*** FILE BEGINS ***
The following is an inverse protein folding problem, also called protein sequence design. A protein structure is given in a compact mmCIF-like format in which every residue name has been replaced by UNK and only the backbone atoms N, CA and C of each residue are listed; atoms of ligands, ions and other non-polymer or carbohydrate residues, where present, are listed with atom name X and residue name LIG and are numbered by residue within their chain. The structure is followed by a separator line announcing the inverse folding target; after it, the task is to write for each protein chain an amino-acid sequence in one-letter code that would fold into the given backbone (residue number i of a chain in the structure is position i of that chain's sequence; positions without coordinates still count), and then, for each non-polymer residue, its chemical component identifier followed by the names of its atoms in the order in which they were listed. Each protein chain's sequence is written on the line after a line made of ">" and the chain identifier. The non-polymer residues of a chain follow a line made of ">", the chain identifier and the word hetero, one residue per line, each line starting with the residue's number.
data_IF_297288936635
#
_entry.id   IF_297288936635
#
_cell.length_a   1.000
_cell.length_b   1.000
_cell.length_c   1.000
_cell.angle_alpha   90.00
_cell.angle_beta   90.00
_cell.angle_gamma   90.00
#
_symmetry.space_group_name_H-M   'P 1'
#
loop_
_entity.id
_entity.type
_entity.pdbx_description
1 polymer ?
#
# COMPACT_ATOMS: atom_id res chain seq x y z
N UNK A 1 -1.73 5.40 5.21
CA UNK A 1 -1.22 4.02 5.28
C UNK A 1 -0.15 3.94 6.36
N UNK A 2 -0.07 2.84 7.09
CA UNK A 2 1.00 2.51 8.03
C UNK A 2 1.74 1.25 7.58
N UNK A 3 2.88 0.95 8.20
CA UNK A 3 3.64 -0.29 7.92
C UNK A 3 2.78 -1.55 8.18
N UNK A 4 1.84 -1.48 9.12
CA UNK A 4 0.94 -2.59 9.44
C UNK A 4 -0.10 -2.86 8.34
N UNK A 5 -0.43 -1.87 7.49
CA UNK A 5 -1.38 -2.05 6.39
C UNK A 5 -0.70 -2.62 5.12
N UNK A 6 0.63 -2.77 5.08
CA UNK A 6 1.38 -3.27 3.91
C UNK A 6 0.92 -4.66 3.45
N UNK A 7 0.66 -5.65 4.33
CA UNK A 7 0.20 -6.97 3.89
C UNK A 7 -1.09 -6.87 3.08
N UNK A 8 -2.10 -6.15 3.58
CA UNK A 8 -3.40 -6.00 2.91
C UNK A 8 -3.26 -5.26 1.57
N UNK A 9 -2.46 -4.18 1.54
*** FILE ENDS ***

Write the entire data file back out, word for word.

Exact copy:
The following is an inverse protein folding problem, also called protein sequence design. A protein structure is given in a compact mmCIF-like format in which every residue name has been replaced by UNK and only the backbone atoms N, CA and C of each residue are listed; atoms of ligands, ions and other non-polymer or carbohydrate residues, where present, are listed with atom name X and residue name LIG and are numbered by residue within their chain. The structure is followed by a separator line announcing the inverse folding target; after it, the task is to write for each protein chain an amino-acid sequence in one-letter code that would fold into the given backbone (residue number i of a chain in the structure is position i of that chain's sequence; positions without coordinates still count), and then, for each non-polymer residue, its chemical component identifier followed by the names of its atoms in the order in which they were listed. Each protein chain's sequence is written on the line after a line made of ">" and the chain identifier. The non-polymer residues of a chain follow a line made of ">", the chain identifier and the word hetero, one residue per line, each line starting with the residue's number.
data_IF_297288936635
#
_entry.id   IF_297288936635
#
_cell.length_a   1.000
_cell.length_b   1.000
_cell.length_c   1.000
_cell.angle_alpha   90.00
_cell.angle_beta   90.00
_cell.angle_gamma   90.00
#
_symmetry.space_group_name_H-M   'P 1'
#
loop_
_entity.id
_entity.type
_entity.pdbx_description
1 polymer ?
#
# COMPACT_ATOMS: atom_id res chain seq x y z
N UNK A 1 -1.73 5.40 5.21
CA UNK A 1 -1.22 4.02 5.28
C UNK A 1 -0.15 3.94 6.36
N UNK A 2 -0.07 2.84 7.09
CA UNK A 2 1.00 2.51 8.03
C UNK A 2 1.74 1.25 7.58
N UNK A 3 2.88 0.95 8.20
CA UNK A 3 3.64 -0.29 7.92
C UNK A 3 2.78 -1.55 8.18
N UNK A 4 1.84 -1.48 9.12
CA UNK A 4 0.94 -2.59 9.44
C UNK A 4 -0.10 -2.86 8.34
N UNK A 5 -0.43 -1.87 7.49
CA UNK A 5 -1.38 -2.05 6.39
C UNK A 5 -0.70 -2.62 5.12
N UNK A 6 0.63 -2.77 5.08
CA UNK A 6 1.38 -3.27 3.91
C UNK A 6 0.92 -4.66 3.45
N UNK A 7 0.66 -5.65 4.33
CA UNK A 7 0.20 -6.97 3.89
C UNK A 7 -1.09 -6.87 3.08
N UNK A 8 -2.10 -6.15 3.58
CA UNK A 8 -3.40 -6.00 2.91
C UNK A 8 -3.26 -5.26 1.57
N UNK A 9 -2.46 -4.18 1.54